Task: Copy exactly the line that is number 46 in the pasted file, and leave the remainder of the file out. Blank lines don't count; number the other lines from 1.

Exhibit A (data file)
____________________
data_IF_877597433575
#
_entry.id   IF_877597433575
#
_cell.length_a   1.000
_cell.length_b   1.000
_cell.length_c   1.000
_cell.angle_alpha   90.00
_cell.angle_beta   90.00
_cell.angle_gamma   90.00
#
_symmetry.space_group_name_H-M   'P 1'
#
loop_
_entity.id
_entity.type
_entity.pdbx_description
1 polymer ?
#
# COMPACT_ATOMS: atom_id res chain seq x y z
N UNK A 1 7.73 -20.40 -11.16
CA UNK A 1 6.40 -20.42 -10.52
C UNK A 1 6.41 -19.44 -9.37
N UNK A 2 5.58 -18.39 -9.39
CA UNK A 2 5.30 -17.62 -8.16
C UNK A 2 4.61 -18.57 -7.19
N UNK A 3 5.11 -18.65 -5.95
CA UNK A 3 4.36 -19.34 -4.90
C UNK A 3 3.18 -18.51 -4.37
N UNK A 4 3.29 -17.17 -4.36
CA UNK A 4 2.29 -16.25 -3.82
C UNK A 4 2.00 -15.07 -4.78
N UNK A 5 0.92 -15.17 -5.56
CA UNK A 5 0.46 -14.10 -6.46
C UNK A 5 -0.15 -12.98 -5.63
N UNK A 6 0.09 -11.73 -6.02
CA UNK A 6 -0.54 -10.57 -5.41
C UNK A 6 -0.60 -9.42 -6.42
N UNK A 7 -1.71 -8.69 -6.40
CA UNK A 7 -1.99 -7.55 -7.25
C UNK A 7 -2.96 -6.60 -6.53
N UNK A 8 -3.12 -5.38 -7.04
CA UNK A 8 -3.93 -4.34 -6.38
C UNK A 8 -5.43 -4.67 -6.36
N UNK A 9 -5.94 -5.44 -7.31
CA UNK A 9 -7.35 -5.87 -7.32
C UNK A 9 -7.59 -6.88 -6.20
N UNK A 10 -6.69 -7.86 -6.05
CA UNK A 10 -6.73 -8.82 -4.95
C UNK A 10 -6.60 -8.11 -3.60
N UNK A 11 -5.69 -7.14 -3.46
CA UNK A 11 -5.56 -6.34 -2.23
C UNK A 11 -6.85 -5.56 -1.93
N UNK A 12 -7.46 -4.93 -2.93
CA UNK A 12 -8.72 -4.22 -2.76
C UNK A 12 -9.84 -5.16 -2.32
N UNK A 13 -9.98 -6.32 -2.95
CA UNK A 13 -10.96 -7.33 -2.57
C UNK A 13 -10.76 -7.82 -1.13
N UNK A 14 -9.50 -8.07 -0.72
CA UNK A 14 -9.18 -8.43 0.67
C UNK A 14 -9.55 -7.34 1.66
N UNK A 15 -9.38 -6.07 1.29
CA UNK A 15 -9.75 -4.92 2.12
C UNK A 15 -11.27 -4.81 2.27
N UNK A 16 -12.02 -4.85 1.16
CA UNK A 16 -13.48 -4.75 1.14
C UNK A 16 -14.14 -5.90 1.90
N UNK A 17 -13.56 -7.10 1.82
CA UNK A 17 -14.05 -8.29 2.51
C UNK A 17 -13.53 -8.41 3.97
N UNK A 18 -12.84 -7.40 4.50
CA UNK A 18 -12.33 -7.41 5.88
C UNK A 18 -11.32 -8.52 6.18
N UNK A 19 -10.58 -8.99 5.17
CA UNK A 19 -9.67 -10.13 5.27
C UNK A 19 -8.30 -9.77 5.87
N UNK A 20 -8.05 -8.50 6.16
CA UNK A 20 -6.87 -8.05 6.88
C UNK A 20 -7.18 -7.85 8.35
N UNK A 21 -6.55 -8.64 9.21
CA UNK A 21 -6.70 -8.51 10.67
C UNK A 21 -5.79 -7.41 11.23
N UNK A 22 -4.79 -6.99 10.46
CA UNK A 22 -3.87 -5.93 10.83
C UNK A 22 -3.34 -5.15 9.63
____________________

CA UNK A 9 -7.35 -5.87 -7.32